this.imageView.Visibility = Visibility.Collapsed;
        this.errorView.Visibility = Visibility.Collapsed;
    }

    private void ShowError(string message)
    {
        this.loadingView.Visibility = Visibility.Collapsed;
        this.imageView.Visibility = Visibility.Collapsed;
        this.errorView.Visibility = Visibility.Visible;

        this.errorView.Text = message;
    }

    private void ShowImage()
    {
        this.loadingView.Visibility = Visibility.Collapsed;
        this.imageView.Visibility = Visibility.Visible;
        this.errorView.Visibility = Visibility.Collapsed;
    }
}

At first I create the BitmapImage instance, after the creation of this object I subscribe to its events ImageFailed and ImageOpened. Then I display the loading indicator (the ShowLoading method). And as soon as the line ‘this.imageView.Source = bitmap’ is called, the image loading process starts. After some time either ShowError or ShowImage will be called.

The sample application you can download here: https://dl.dropbox.com/u/8047386/WordPress/PhoneImageLoadingSample.zip

My Windows Phone open source application

Though I know Windows Phone development in theory, I haven’t ever developed applications for this platform. That’s why I decided to create one application for one web site which provides json api. The site is an imageboard like 4chan, i.e all topics and messages are anonymous and you can attach images to your messages.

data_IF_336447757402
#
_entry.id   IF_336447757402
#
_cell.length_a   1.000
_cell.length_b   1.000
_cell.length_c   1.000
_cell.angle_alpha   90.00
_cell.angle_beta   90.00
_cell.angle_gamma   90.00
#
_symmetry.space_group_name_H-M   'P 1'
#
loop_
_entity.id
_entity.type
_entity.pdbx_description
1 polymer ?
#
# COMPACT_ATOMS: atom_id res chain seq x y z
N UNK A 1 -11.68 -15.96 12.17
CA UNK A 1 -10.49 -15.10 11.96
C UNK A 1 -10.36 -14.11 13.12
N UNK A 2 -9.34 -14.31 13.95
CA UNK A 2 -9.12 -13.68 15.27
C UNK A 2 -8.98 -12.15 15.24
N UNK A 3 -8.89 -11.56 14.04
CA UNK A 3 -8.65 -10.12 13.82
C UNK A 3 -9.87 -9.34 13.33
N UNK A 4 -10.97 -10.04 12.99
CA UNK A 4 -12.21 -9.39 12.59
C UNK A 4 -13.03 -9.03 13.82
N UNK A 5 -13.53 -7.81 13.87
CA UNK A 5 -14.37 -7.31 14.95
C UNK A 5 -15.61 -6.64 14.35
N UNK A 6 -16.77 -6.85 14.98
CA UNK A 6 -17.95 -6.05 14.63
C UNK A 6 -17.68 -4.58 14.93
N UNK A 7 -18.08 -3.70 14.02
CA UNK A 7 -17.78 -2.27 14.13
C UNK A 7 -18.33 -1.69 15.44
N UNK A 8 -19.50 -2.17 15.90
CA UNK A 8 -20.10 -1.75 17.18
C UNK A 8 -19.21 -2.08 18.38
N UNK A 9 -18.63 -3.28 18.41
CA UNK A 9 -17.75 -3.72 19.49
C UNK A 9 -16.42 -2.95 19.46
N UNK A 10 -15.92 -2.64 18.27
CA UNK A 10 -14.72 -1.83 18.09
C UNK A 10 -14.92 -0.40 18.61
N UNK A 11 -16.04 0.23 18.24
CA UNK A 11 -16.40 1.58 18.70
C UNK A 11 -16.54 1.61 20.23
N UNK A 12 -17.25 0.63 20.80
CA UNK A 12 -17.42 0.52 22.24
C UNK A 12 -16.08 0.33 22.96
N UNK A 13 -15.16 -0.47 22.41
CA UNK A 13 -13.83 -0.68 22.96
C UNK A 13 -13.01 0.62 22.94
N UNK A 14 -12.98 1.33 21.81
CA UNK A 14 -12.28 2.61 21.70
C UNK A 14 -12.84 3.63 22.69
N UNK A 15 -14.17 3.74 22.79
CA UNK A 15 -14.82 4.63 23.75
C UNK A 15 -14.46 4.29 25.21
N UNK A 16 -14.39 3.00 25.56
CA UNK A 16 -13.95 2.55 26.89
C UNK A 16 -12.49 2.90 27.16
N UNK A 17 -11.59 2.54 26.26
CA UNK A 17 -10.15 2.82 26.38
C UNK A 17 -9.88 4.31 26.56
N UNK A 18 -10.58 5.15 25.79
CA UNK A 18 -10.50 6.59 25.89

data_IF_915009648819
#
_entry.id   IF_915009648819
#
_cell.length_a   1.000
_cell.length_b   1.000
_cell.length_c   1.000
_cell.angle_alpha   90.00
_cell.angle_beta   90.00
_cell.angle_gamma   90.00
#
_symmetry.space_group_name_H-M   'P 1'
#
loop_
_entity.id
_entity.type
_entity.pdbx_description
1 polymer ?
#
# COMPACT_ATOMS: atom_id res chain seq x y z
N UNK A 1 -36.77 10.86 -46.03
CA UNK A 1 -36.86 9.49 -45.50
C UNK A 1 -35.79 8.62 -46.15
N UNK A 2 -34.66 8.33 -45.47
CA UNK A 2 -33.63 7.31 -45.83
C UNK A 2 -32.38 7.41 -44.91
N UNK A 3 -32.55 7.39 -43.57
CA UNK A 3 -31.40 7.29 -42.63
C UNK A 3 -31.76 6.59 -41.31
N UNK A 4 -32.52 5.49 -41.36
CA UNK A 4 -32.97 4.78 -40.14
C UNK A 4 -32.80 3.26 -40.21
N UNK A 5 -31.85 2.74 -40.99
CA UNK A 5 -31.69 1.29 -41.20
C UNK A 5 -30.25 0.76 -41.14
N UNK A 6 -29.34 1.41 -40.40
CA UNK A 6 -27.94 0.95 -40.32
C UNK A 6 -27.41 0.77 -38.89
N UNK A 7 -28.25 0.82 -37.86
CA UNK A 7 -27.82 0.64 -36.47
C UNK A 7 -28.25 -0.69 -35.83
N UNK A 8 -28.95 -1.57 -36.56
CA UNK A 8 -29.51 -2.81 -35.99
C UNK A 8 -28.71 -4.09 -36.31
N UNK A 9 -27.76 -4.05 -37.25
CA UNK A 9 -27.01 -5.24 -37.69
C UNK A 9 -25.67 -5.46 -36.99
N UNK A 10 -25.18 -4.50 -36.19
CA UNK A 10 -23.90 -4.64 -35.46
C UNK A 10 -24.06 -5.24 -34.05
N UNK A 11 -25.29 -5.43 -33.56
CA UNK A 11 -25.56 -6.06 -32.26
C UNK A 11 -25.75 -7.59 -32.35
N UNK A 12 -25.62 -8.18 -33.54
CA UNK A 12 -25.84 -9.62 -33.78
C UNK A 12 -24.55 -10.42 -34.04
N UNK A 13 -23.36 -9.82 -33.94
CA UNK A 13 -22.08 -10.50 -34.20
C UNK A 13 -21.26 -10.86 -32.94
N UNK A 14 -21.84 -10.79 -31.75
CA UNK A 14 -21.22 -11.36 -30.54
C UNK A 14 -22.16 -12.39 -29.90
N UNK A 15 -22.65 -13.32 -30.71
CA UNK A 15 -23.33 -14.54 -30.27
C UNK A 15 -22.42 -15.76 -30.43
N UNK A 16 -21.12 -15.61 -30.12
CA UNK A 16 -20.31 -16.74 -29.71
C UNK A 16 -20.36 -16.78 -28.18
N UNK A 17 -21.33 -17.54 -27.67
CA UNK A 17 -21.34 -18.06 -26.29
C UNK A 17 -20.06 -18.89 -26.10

The source code is situated on my github account. I’ve already created an Android application for this web site and published it on Google Play, so it wasn’t so difficult to reimplement the application for Windows Phone. It is definitely much easier than to develop it from scratch.

The Windows Phone project is situated here.

So far the application looks like this:

wp1wp2wp3

At the moment the application has the following functionality:
1. Downloads and parses JSON files.
2. Displays the loading indicator during loading, displays the error message if an error has occured.
3. Loads and displays list images (thumbnails) asyncronously.
4. Opens full images in the WebBrowser.
5. Converts HTML posts to RichTextBox controls (the parser isn’t ideal, but it works at least for this website).
6. Makes HTTP POST requests.

By the way, the application is already published in the marketplace and available here: http://www.windowsphone.com/en-us/store/app/2ch-browser/3f63fa2c-4b35-4b8a-b3c0-51b54b460d70